Traditional. Conservative. Demure. These words aren’t usually used to describe Madonna—or the slinky Bob Mackie gown she wore to the 1991 Oscars, where she performed the nominated song “Sooner or Later” from Dick Tracy. But her Harry Winston accessories were another story. The singer borrowed several million dollars’ worth of jewels, including the firm’s now-iconic diamond cluster necklace, for the event. Winston had conceived the design—which features bunches of mixed-cut diamonds set together in platinum—nearly 50 years earlier after studying the Christmas decorations outside his Scarsdale, N.Y., home.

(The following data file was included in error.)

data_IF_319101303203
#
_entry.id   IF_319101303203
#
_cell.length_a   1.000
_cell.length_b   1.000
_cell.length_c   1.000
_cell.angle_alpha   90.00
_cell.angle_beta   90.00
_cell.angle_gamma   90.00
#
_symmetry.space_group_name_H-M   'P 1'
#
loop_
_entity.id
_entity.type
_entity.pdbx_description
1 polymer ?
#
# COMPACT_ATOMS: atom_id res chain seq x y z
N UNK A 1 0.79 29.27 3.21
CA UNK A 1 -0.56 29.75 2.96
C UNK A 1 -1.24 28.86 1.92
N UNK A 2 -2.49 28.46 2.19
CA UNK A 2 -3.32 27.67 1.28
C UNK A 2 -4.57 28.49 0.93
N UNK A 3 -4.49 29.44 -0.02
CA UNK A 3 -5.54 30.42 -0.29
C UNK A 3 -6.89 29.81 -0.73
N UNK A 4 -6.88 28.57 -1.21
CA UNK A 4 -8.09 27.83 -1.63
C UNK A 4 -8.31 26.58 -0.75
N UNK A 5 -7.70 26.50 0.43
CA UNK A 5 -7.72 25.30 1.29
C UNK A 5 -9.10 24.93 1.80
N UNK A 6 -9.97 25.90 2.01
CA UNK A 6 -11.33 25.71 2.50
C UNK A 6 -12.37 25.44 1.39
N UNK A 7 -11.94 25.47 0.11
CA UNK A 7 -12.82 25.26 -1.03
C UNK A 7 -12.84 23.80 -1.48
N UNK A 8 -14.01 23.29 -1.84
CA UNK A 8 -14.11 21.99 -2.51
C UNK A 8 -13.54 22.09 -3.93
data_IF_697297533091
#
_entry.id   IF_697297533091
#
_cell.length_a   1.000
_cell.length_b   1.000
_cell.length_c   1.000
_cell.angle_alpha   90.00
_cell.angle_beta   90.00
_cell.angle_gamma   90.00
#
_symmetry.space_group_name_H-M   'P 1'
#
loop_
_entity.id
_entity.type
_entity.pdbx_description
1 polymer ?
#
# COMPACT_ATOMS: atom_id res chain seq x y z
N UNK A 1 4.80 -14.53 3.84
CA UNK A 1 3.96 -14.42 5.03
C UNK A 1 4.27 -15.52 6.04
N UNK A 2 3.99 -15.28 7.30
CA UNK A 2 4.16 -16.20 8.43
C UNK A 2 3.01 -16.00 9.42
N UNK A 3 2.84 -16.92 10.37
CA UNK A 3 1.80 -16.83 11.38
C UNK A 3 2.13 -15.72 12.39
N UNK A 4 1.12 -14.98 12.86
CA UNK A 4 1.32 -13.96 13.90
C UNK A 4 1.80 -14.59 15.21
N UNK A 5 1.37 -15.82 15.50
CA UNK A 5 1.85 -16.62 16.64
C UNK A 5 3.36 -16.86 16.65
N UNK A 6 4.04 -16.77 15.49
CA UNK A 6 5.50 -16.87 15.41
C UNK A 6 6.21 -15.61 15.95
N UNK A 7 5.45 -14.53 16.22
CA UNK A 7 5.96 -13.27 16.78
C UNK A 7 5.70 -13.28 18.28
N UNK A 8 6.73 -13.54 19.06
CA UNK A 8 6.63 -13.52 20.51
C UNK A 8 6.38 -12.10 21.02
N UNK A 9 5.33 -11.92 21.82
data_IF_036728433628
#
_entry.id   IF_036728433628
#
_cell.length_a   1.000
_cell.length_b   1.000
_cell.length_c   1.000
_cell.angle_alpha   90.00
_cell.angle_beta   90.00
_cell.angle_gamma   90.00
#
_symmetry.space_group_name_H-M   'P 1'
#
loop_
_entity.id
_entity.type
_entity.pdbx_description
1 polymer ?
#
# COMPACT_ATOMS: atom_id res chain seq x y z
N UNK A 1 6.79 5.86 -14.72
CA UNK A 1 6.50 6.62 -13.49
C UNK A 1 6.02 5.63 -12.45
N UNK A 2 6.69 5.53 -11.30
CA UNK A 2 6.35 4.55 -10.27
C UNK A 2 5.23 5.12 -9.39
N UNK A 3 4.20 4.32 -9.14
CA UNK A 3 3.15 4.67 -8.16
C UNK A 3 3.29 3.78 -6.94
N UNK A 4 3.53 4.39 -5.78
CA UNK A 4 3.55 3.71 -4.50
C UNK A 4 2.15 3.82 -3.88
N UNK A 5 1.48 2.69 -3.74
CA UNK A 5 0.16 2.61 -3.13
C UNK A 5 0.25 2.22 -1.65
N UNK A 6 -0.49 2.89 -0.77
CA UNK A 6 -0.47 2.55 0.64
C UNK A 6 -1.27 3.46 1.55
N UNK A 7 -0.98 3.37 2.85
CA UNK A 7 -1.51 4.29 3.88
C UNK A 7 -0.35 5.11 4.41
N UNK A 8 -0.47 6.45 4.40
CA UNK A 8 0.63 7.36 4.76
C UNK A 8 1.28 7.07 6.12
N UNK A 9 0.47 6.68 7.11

“Imagine taking a holiday wreath and putting it around your neck. But where the green needles would land, there are diamonds,” says Judith Price, president of the National Jewelry Institute. “The cluster necklace is beautiful, but if you compare it to the modern diamond necklaces of any other designer, it’s very, very conservative,” Price says. “It just shows there’ve always been two sides to Madonna: the former cheerleader in the floozy dress, and the straight-A student who negotiated her own business deals.”